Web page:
by Steve Mann, January ’01
Trail running is one of the best ways of training without the side effects on your body of pounding away on hard concrete. However, as some in our club have found, there can be other, unpleasant, consequences from running where the deer and the antelope play.
That unpleasant consequence is Lyme Disease.
Named after the town of Lyme, Connecticut, LD was discovered in the 1970s after many of the town’s children appeared to have symptoms of arthritis. I came down with it last August. And one of our club’s fastest runners, Rob Magin, came down with it in October from a trail run.
How to Get Lyme Disease
I am not a doctor. This is simply a brief summary of my research, and the experience that I’ve had. You get LD from a tiny deer tick that’s about the size of the head of a pin. You don’t get it from the easy-to-see, roughly quarter-inch common dog tick (which gives you things like Rocky Mountain Spotted Fever instead).
The etiology is simple: Person runs on beautiful wilderness trail. Person brushes against grass or plant (or deer, if you’re really fast) with deer tick on it. Deer tick hitches a ride on said person. Hungry tick bites person and feeds on his/her blood for a while. Tick thanks person by spitting LD bacteria into person. Done. (Deer ticks cannot jump or fly, and do not drop from above onto a passing animal.)
The first symptom is usually a low-grade fever (101-102 degrees) and body aches without any of the standard flu symptoms such as an upset stomach. It is usually combined with a small, two-inch-around rash that continues to grow as the days go on. A majority, but not all, of the victims of LD get the telltale rash. Other symptoms may include a stiff neck, cold sweats at night, and headache.
If left untreated, facial palsy (paralysis), and problems involving joint, nerve, or heart tissue can occur. Some say chronic fatigue syndrome may result if LD is left untreated.
If treated during the fever and rash stage (first 30 days) with three to four weeks of antibiotics, LD is thought to be completely curable. Beyond that stage it may not be curable or may require daily intravenous antibiotics, which even then may not cure the disease.
Initially I thought that I was coming down with the flu. After five days with a 102-degree fever and body aches I went to see a doctor. He thought I had a simple virus so he sent me home to take aspirin and rest. The fever kept up for about eight days, then subsided, and was followed by multiple rashes on my body and a very stiff neck (whereupon I got really worried). I went to another doctor who, upon first look at the rashes, told me that I had LD. Because many doctors don’t get to see LD, and misdiagnosis it, my doctor brought a small parade of other doctors and nurses through the examining room to show them what LD, in all its classic glory, looked like.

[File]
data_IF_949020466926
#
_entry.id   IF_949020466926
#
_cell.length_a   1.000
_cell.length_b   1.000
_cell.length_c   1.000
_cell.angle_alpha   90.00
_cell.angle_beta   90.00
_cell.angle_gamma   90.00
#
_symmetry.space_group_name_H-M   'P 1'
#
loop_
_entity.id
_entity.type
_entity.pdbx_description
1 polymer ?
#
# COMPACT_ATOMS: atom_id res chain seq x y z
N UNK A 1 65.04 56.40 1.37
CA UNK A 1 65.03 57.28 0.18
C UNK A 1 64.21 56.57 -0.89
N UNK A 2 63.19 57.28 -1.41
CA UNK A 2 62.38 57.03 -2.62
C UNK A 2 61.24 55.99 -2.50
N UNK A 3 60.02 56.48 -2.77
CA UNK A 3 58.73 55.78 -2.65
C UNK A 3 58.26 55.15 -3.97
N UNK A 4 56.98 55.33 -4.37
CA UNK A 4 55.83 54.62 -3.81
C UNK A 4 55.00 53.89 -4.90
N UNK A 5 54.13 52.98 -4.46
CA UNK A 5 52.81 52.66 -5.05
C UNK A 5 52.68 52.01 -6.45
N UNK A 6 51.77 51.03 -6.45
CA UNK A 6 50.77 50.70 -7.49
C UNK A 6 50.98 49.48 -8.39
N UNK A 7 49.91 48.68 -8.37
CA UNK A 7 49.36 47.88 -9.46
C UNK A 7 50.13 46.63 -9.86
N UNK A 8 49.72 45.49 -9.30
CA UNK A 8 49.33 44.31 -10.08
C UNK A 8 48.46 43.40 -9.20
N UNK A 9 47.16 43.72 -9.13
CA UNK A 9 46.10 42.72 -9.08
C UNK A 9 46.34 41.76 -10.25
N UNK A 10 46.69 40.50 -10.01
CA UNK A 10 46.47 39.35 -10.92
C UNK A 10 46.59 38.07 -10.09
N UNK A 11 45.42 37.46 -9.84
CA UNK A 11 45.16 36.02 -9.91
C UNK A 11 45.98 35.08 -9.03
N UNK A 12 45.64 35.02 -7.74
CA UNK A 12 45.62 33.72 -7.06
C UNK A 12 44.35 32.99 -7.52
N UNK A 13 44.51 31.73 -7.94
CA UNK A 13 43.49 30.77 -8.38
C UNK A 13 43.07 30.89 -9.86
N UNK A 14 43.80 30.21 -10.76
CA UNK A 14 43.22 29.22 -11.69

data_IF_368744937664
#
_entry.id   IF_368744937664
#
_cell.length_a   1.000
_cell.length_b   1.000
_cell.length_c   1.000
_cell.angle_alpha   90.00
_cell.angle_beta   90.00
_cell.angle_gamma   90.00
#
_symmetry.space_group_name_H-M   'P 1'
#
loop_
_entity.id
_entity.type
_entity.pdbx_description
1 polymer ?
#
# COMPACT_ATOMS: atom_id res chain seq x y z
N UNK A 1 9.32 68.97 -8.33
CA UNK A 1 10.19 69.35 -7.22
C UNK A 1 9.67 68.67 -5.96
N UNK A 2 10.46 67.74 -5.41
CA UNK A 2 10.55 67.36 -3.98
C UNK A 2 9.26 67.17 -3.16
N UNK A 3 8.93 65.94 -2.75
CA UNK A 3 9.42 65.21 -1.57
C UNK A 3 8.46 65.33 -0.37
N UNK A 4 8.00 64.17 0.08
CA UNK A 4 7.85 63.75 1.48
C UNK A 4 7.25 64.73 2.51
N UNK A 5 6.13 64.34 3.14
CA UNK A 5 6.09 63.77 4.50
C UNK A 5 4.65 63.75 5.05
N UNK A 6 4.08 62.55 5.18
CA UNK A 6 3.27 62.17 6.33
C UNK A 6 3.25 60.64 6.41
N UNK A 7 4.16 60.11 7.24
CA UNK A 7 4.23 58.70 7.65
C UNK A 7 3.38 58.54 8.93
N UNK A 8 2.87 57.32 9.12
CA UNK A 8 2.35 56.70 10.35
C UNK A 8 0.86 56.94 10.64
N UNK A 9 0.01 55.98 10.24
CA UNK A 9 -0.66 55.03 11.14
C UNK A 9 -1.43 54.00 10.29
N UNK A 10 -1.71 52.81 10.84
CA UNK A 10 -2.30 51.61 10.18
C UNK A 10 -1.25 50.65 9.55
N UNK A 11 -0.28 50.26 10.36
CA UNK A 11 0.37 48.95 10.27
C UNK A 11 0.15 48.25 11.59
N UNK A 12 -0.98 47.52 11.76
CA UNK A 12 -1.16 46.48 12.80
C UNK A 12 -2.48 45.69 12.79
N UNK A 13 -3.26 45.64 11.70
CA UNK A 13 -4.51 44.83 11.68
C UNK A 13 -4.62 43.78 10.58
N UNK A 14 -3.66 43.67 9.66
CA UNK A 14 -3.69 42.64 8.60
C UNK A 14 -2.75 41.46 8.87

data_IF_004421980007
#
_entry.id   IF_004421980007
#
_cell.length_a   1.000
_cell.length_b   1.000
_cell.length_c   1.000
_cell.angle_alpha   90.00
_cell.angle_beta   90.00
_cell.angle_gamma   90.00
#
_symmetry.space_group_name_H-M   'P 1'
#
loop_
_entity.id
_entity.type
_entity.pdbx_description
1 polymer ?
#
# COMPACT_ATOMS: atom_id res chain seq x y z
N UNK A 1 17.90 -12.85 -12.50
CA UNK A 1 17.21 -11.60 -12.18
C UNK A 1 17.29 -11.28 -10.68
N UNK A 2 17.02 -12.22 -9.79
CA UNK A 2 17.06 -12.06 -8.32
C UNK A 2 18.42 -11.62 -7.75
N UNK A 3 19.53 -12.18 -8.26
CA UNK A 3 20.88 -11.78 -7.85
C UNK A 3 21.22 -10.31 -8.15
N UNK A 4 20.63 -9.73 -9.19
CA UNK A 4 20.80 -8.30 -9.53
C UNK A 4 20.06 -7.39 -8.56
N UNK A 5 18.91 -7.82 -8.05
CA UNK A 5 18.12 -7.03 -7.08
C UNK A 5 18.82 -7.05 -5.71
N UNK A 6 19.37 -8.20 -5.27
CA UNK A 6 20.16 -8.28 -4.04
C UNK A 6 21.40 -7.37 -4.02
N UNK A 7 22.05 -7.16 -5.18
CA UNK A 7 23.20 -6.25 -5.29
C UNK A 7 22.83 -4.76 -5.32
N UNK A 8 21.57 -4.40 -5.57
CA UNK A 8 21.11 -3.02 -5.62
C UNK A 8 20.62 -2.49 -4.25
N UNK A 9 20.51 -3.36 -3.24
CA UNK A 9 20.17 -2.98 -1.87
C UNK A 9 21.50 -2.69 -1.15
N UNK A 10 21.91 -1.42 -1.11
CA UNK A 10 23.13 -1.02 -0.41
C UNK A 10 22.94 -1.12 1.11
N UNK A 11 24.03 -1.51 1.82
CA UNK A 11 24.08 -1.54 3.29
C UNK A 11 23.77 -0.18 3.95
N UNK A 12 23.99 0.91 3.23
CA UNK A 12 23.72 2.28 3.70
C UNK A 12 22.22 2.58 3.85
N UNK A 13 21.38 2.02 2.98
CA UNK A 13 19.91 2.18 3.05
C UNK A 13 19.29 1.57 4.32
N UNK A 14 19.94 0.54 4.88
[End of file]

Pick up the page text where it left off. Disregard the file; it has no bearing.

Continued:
My doctor put me on antibiotics for three weeks. After a rough first two days, things started to clear up. After one week I felt okay and was able to run the Annapolis 10 miler (at a very slow, easy pace).
How to Avoid Lyme Disease
If you run in the woods, on trails, or in grass fields, always wear tick repellent containing DEET. While running, stay on the trail and avoid brushing against plants, tall grass, or deer. At the end of the run check yourself carefully for tiny, hard-to-see ticks. If you find a tick attached to you, see your doctor.
If you have the LD symptoms my advice is this: Be fairly insistent that your doctor put you on antibiotics right away. If nothing happens, you don’t have LD and the antibiotics can be stopped after a few days. If you start to get better, the antibiotics are working and you probably had LD or some other bacterial infection. Rob Magin took this approach. His doctor didn’t think he had LD, but knowing that there would be no harm in using antibiotics, he put Rob on them. Over the next few days Rob started getting better. When the test results came back they were positive and the antibiotics were already at work.
Vaccines for LD are available, but they are relatively expensive and they aren’t 100 percent effective.
References: I would highly recommend visiting the following two Websites: American Lyme Disease Foundation (http://www.aldf.com) and Pfizer’s Lyme Disease information site (http://www.lymediseaseinformation.com)
You can also call the Montgomery County Lyme Disease Information Hotline at 240-777-1755.
Steve is an MCRRC member and biathlete who often places in biathlon Clydesdale divisions. Feel free to talk to him about LD at the Wednesday night track workout, or phone him at 301-924-5762.